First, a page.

7. Wednesday, January 14th, 2015
    Hi Shannon,

    I love this infographic! I think we are well on our way to breaking the cycling in our home. My kids are young adults now and soon they'll be off on their own. Now more than ever I'm talking to them about making good decisions with their money as well as sharing our money mistakes so they won't repeat it.

    Thanks for sharing these tips with us. I used to think talking about money had to be serious but you're right it doesn't have to be a lecture. I guess I felt that way because that's how it was with me.

    Thanks again for sharing! Hope you're having a great week!
    • Shannon Ryan
      Wednesday, January 14th, 2015
      I'm so glad that you've been talking to your kids about money and preparing them to make good decisions on their own as they get ready to leave home. For most people, the rare money conversation they did have with their parents was a lecture and it definitely does not need to be that way. In fact, it's much better if it's not. Have a great week too!
  8. Wednesday, January 14th, 2015
    That's intense that 28% of people feel they have no one to consult on finances. Then again, it really is a taboo topic (as you mentioned) so I'm sure it's hard to find someone you trust enough to share finances with.
    • Shannon Ryan
      Thursday, January 15th, 2015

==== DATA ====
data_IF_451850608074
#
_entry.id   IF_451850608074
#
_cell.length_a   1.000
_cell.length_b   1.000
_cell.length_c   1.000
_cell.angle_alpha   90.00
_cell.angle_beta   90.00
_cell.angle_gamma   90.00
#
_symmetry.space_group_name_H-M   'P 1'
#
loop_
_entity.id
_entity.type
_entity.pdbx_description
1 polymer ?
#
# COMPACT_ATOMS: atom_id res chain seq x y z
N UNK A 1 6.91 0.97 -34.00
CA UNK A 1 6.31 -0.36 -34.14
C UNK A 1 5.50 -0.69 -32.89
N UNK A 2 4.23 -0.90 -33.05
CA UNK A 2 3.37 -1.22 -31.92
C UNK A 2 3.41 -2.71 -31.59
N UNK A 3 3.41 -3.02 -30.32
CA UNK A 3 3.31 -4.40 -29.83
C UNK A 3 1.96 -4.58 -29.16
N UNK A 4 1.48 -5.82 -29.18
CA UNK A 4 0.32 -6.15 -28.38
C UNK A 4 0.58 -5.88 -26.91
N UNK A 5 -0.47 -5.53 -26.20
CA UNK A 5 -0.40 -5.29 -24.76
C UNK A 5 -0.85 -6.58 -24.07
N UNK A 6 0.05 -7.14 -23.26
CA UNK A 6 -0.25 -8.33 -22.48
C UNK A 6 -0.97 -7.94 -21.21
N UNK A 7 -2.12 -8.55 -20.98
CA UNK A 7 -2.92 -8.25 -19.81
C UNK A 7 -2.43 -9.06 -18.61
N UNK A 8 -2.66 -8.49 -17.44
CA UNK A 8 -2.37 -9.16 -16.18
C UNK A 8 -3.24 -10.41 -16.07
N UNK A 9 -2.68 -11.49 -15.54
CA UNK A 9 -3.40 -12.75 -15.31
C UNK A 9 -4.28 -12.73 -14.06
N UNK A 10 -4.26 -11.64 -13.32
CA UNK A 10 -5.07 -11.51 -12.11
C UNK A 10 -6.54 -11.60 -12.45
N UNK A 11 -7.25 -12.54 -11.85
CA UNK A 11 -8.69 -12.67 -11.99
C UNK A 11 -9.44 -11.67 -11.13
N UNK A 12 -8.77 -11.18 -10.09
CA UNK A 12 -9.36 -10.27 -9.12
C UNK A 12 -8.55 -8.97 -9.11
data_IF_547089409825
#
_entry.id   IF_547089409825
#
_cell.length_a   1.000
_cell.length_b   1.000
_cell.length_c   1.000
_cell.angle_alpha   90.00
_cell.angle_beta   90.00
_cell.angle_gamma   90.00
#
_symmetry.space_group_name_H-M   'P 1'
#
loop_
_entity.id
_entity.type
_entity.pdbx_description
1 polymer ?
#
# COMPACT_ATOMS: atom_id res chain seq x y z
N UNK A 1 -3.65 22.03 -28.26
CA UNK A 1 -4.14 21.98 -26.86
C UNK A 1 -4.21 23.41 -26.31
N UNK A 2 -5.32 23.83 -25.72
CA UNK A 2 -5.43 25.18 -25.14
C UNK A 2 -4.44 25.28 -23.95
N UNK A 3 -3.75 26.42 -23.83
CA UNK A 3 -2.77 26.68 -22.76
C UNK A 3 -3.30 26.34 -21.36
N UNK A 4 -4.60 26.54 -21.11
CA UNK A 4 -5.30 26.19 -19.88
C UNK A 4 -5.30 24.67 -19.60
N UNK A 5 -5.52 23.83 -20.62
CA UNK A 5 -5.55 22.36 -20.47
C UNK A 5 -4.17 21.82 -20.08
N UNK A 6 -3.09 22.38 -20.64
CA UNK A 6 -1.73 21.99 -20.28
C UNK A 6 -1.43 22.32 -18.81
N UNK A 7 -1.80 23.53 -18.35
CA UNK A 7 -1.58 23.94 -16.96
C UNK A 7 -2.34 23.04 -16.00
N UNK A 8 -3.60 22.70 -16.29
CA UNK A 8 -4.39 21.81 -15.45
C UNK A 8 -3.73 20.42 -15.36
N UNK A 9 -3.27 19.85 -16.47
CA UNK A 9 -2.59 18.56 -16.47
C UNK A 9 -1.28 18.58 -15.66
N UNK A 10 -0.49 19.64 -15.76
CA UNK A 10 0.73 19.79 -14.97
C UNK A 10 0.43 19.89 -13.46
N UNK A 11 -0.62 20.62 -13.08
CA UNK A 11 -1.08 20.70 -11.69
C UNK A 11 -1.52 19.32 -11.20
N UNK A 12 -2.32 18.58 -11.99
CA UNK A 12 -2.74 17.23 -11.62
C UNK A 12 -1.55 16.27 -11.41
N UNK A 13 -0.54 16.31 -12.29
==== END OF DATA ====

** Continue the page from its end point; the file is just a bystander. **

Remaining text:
It is high statistic and I think you hit the nail in the head - people aren't comfortable talking about their finances so they suffer alone versus talking to someone whether a friend or a professional. It's sad because there is plenty of resources and help available.
  9. Thursday, January 15th, 2015
    Fortunately my wife and I are on the same page when it comes to finances. But even though we have a similar mindset, we do need to do a better job and make a bigger effort to communicate about goals and plans. We also need to do a better job with setting more specific goals and to create a more formal budget as well as track our expenses to determine how we can get to those goals. While we're both pretty frugal and we do invest/save...not having a more precise plan makes achieving our abstract goals tougher.
    • Shannon Ryan
      Thursday, January 15th, 2015
      I definitely encourage you and your wife to create a more formal plan and budget as it will definitely help make it easier to achieve goals. It sounds like you and your wife are on the same page overall so it shouldn't be hard for the two of you to do. :)
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    "As a Certified Financial Planner, it is my passion to help individuals and families build a healthy relationship with money. I look forward to helping you raise financially confident kids.” - Shannon Ryan